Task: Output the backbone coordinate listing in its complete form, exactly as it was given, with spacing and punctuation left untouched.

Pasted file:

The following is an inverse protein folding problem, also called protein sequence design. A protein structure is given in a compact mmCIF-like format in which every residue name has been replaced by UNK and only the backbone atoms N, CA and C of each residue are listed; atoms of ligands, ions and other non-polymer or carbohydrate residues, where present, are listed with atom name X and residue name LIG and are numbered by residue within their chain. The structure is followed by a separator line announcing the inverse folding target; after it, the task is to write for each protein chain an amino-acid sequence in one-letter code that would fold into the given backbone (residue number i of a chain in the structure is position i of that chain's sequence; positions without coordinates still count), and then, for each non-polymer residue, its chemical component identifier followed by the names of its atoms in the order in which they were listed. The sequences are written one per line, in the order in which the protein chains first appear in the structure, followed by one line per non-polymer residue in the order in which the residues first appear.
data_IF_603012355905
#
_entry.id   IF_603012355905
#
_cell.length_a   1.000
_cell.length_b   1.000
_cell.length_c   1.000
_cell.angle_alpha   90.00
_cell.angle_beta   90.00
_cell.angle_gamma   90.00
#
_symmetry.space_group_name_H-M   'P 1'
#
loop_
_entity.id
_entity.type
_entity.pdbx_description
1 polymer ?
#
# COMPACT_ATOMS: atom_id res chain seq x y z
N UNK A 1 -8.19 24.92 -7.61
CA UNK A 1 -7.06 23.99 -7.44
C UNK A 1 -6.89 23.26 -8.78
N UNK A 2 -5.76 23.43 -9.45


The following is an inverse protein folding problem, also called protein sequence design. A protein structure is given in a compact mmCIF-like format in which every residue name has been replaced by UNK and only the backbone atoms N, CA and C of each residue are listed; atoms of ligands, ions and other non-polymer or carbohydrate residues, where present, are listed with atom name X and residue name LIG and are numbered by residue within their chain. The structure is followed by a separator line announcing the inverse folding target; after it, the task is to write for each protein chain an amino-acid sequence in one-letter code that would fold into the given backbone (residue number i of a chain in the structure is position i of that chain's sequence; positions without coordinates still count), and then, for each non-polymer residue, its chemical component identifier followed by the names of its atoms in the order in which they were listed. The sequences are written one per line, in the order in which the protein chains first appear in the structure, followed by one line per non-polymer residue in the order in which the residues first appear.
data_IF_603012355905
#
_entry.id   IF_603012355905
#
_cell.length_a   1.000
_cell.length_b   1.000
_cell.length_c   1.000
_cell.angle_alpha   90.00
_cell.angle_beta   90.00
_cell.angle_gamma   90.00
#
_symmetry.space_group_name_H-M   'P 1'
#
loop_
_entity.id
_entity.type
_entity.pdbx_description
1 polymer ?
#
# COMPACT_ATOMS: atom_id res chain seq x y z
N UNK A 1 -8.19 24.92 -7.61
CA UNK A 1 -7.06 23.99 -7.44
C UNK A 1 -6.89 23.26 -8.78
N UNK A 2 -5.76 23.43 -9.45